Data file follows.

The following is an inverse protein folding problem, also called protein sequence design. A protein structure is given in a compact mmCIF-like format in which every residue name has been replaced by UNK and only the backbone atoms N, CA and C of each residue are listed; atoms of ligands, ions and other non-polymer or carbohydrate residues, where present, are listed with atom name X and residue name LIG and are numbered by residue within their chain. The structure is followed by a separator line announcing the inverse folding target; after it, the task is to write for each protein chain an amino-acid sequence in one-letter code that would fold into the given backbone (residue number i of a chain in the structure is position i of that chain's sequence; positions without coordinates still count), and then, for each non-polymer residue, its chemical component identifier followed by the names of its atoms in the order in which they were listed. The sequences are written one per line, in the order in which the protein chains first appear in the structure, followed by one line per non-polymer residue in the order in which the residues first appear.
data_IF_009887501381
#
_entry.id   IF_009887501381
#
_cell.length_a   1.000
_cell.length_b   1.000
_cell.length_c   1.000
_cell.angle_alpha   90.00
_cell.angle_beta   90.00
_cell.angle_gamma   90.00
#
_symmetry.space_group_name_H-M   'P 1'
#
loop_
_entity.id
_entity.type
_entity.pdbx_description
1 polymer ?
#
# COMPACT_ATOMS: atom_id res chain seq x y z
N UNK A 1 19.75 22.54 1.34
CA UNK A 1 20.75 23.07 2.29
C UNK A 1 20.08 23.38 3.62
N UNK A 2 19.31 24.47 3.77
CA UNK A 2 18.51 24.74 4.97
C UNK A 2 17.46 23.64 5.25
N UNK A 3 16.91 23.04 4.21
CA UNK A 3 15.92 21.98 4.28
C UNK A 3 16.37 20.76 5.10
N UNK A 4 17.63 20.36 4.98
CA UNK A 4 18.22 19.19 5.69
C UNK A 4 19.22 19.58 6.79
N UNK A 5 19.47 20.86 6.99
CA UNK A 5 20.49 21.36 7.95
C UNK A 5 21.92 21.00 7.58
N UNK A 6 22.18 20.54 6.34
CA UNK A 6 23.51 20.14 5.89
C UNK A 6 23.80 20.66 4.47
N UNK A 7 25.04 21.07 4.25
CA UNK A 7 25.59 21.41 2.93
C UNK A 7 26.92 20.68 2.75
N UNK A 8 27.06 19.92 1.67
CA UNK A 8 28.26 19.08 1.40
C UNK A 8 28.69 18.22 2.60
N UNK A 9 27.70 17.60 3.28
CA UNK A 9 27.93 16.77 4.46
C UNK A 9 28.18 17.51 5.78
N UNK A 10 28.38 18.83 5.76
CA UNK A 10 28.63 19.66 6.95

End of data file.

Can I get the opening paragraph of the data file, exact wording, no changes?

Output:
The following is an inverse protein folding problem, also called protein sequence design. A protein structure is given in a compact mmCIF-like format in which every residue name has been replaced by UNK and only the backbone atoms N, CA and C of each residue are listed; atoms of ligands, ions and other non-polymer or carbohydrate residues, where present, are listed with atom name X and residue name LIG and are numbered by residue within their chain. The structure is followed by a separator line announcing the inverse folding target; after it, the task is to write for each protein chain an amino-acid sequence in one-letter code that would fold into the given backbone (residue number i of a chain in the structure is position i of that chain's sequence; positions without coordinates still count), and then, for each non-polymer residue, its chemical component identifier followed by the names of its atoms in the order in which they were listed. The sequences are written one per line, in the order in which the protein chains first appear in the structure, followed by one line per non-polymer residue in the order in which the residues first appear.